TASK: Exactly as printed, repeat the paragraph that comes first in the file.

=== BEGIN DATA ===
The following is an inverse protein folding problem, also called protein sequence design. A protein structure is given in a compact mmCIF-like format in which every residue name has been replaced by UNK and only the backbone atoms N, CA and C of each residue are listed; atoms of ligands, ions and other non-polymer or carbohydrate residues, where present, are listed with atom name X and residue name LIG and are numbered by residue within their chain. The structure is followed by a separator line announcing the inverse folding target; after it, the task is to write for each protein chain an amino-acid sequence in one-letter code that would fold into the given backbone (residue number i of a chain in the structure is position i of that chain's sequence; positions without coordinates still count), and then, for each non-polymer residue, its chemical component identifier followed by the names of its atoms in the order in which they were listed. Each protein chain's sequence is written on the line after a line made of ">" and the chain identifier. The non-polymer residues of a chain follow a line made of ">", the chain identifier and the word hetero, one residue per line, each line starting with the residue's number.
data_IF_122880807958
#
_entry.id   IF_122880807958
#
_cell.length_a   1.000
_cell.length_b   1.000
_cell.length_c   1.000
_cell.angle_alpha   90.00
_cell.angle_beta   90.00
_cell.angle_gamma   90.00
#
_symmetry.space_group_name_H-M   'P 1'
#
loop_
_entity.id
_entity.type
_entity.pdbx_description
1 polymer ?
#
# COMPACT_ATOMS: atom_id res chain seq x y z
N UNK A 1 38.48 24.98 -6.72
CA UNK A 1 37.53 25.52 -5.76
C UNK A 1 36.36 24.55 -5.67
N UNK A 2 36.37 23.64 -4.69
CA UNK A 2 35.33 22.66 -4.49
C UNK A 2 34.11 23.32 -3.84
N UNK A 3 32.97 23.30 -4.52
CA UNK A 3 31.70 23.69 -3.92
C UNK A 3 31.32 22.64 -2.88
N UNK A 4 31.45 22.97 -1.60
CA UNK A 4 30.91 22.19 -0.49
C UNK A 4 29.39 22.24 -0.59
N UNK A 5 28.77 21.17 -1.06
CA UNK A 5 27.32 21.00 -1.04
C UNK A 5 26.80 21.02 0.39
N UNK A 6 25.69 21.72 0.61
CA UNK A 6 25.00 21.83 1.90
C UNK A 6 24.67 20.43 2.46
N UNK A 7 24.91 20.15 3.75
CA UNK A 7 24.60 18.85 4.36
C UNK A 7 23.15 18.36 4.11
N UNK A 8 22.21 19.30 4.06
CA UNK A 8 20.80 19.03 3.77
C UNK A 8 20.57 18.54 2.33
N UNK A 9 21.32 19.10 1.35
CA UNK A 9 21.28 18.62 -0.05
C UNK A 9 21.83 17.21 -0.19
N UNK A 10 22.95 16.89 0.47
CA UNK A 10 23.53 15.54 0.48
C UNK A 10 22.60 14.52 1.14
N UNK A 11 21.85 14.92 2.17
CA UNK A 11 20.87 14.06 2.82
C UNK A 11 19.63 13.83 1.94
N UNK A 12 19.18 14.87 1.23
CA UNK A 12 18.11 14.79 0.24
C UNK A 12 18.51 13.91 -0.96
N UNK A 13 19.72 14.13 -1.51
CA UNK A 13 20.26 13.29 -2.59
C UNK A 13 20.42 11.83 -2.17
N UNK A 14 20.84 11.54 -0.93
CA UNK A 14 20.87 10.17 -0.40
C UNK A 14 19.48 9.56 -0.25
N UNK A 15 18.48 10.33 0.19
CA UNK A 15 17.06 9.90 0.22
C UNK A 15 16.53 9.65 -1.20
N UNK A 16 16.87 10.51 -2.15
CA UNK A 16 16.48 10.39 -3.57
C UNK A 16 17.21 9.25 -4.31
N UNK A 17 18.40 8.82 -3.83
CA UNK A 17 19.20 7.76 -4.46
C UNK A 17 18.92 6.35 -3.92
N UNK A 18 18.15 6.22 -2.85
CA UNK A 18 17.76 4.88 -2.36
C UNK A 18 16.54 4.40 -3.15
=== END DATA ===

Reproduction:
The following is an inverse protein folding problem, also called protein sequence design. A protein structure is given in a compact mmCIF-like format in which every residue name has been replaced by UNK and only the backbone atoms N, CA and C of each residue are listed; atoms of ligands, ions and other non-polymer or carbohydrate residues, where present, are listed with atom name X and residue name LIG and are numbered by residue within their chain. The structure is followed by a separator line announcing the inverse folding target; after it, the task is to write for each protein chain an amino-acid sequence in one-letter code that would fold into the given backbone (residue number i of a chain in the structure is position i of that chain's sequence; positions without coordinates still count), and then, for each non-polymer residue, its chemical component identifier followed by the names of its atoms in the order in which they were listed. Each protein chain's sequence is written on the line after a line made of ">" and the chain identifier. The non-polymer residues of a chain follow a line made of ">", the chain identifier and the word hetero, one residue per line, each line starting with the residue's number.